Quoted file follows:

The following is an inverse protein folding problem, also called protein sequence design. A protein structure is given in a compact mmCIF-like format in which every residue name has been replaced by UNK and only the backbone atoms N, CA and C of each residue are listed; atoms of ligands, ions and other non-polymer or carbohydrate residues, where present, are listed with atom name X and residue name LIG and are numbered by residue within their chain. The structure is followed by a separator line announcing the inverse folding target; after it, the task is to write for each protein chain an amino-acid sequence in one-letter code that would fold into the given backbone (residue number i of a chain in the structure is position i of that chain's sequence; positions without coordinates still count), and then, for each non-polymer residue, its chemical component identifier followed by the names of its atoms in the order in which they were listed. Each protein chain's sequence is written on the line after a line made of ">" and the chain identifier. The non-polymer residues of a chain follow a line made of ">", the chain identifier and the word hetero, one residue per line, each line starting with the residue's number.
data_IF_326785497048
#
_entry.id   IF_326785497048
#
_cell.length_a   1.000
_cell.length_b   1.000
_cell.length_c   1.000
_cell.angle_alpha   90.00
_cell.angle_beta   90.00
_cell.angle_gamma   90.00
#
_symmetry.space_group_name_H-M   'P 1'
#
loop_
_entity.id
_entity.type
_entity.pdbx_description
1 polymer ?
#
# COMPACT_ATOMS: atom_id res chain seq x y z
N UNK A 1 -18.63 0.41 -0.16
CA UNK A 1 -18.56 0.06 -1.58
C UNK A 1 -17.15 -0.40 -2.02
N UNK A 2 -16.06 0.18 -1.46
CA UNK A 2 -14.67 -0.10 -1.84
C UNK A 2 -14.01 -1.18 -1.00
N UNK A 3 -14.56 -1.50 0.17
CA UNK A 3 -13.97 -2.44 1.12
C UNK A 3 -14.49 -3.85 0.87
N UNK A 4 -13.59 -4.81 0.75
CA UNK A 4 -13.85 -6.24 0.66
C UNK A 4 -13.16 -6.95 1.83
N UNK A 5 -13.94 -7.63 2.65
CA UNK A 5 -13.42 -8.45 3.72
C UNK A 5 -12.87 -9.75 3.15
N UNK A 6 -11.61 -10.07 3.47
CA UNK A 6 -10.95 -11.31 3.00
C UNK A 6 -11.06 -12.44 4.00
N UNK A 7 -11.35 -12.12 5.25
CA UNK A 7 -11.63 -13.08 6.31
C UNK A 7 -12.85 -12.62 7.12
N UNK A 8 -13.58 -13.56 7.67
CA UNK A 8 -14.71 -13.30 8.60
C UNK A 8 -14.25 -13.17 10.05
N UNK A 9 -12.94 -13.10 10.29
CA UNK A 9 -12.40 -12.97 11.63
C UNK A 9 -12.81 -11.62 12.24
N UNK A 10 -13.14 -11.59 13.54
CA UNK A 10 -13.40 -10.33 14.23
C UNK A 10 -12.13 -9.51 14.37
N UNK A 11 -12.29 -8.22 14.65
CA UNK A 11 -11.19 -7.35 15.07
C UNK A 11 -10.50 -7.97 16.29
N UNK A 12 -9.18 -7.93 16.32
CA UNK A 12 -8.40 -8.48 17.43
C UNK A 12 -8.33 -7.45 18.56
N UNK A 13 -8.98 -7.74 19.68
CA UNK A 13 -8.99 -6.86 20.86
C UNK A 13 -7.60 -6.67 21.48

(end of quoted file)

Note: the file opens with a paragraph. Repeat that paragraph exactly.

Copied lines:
The following is an inverse protein folding problem, also called protein sequence design. A protein structure is given in a compact mmCIF-like format in which every residue name has been replaced by UNK and only the backbone atoms N, CA and C of each residue are listed; atoms of ligands, ions and other non-polymer or carbohydrate residues, where present, are listed with atom name X and residue name LIG and are numbered by residue within their chain. The structure is followed by a separator line announcing the inverse folding target; after it, the task is to write for each protein chain an amino-acid sequence in one-letter code that would fold into the given backbone (residue number i of a chain in the structure is position i of that chain's sequence; positions without coordinates still count), and then, for each non-polymer residue, its chemical component identifier followed by the names of its atoms in the order in which they were listed. Each protein chain's sequence is written on the line after a line made of ">" and the chain identifier. The non-polymer residues of a chain follow a line made of ">", the chain identifier and the word hetero, one residue per line, each line starting with the residue's number.